My Uncle, John A. Stanton, joined the army before world war 2. He went overseas with the first American troops in 1942 as a member of the 20th Engineer Combat Regiment, which was redesignated as the 1340th Engineer Combat Battalion on Jan. 21, 1944. Uncle John served in North Africa, Sicily, Italy, France, Belgium, Lexemberg, Germany, and was in Checkosolvokia when the war ended. His beachead landings included North Africa, Sicily, Anzio, and Omaha beach on Dday, I think in the 2nd wave. I am getting this information from a battle map that he sent home in late 1945, which is now framed and hanging on the wall of my den. He once told me this map was presented to the battalion by General Patton, and all surviving members got one along with a mailing tube. His was mailed to my father, his brother, in late 1945. Hard to believe that this man was in virtually every major battle the American forces fought in the European theatre of war. Including the Huertgen Forest and the Battle of the Bulge.
I remember how my Uncle, John Stanton, said he landed on the beach in North Africa in 1942. He told me the troopship he was on had engine trouble in the Atlantic on the way over and the convoy sailed on without them. He said they finally caught up to the convoy off the coast, and the ship was either torpedowed or hit by a shell. Anyway he said that the ship was on fire and he jumped over the side, and he landed on his first beach head holding on to a rope, being towed by a small boat.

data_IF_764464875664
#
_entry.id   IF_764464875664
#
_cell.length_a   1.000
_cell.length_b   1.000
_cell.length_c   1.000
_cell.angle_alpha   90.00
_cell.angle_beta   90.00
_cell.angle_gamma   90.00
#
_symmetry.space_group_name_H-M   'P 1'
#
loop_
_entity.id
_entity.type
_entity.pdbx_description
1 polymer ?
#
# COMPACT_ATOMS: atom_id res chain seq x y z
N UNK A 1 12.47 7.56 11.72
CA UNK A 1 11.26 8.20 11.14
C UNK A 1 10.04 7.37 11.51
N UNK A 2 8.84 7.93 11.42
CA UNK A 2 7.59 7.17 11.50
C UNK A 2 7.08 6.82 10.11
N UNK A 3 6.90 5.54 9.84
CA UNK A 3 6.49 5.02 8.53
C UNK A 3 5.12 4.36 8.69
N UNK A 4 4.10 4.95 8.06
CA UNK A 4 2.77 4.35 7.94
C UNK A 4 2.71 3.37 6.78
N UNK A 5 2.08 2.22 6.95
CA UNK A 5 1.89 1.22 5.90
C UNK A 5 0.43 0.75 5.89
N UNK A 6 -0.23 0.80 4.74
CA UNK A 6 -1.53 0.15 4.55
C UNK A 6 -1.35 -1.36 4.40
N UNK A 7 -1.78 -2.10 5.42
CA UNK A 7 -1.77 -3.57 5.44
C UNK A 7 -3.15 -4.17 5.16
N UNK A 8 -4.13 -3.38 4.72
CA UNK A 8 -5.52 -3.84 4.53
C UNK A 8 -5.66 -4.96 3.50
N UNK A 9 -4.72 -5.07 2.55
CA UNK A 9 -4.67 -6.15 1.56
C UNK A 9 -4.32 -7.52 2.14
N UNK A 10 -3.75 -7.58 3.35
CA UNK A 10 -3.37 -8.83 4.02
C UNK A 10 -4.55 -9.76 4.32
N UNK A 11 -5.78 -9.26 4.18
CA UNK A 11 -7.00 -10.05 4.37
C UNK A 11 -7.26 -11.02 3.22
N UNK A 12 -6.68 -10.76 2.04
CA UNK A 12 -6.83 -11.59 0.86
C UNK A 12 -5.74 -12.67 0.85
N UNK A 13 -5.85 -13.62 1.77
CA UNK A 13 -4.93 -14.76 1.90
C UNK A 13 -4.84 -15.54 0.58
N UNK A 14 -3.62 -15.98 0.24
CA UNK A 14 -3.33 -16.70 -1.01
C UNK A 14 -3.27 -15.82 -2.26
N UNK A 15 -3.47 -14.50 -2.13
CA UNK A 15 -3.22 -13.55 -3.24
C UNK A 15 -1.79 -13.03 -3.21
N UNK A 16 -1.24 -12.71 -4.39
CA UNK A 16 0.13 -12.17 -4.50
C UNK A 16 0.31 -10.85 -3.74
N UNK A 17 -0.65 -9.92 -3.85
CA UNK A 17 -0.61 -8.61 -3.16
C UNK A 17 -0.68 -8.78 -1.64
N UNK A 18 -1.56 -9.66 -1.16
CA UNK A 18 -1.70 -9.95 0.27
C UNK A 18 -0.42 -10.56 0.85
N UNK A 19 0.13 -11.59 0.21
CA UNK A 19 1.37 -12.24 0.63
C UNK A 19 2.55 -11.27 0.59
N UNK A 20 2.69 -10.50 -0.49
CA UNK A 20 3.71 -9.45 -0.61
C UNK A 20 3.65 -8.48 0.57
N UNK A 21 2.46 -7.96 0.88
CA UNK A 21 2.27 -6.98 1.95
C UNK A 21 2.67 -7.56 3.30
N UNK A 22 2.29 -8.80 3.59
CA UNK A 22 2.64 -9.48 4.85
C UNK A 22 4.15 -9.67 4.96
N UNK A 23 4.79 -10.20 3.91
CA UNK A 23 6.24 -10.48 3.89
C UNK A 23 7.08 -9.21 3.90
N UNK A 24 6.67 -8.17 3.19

Uncle John said he was separated from his unit in North Africa, did not give any details, probably at Kasserine Pass. He said he caught up with the unit at the embarkation port for the invasion of Sicily and all his friends that were left were very glad to see him. They thought he was dead. His second beachhead was the invasion of Sicily. I don't remember any stories of Sicily.
The only stories I can remember of Italy is in fragments. I can remember the word volunteers, something about behind the lines and covering the beachhead and this one story that I do remember well. He told me he saw a group of American Rangers stop a German tank attack by jumping on the tanks and destroying them with explosives. No details, just that.
His unit was pulled out of Sicily and Italy and sent back to England, probably because of their beachhead experience, to prepare for the Normandy invasion. I only heard one story of England. He said they were used to clear mines off the British beaches, put there when Britian was expecting a German invasion. He told me his Captain was killed doing this. I don't remember a name, but remember Uncle John said he was a good guy.
I never heard him speak of Omaha beach, but do know he was there, probably in the second wave. But my father, his brother, said he told him that he helped put steel landing mats down, and they laid them over bodies of American soldiers. He told my father they didn't have time to move the bodies and pieces of bodies.
I do remember one Normandy story. He said a group he was with was fired on by a sniper while resting. He said they flushed the sniper out and he saw it was a young kid. He said he stopped the other guys from firing, ran the kid down, spanked him and turned him over to the MP's. And another time that he went to the bathroom in a minefield and didn't know it until later.
And another story about the breakout from Normandy. While waiting to attack the German lines, they were bombed by American planes. He said he ran into a shed close by, and hid under a heavy oak cart, and there was another soldier under the cart with him and they just looked at each other while the bombs were falling. I read that same story in Ernie Pyle's "Brave Men" years later. Have often wondered about it.
He said his battalion was also in the liberation of Paris and it took a week to regroup them.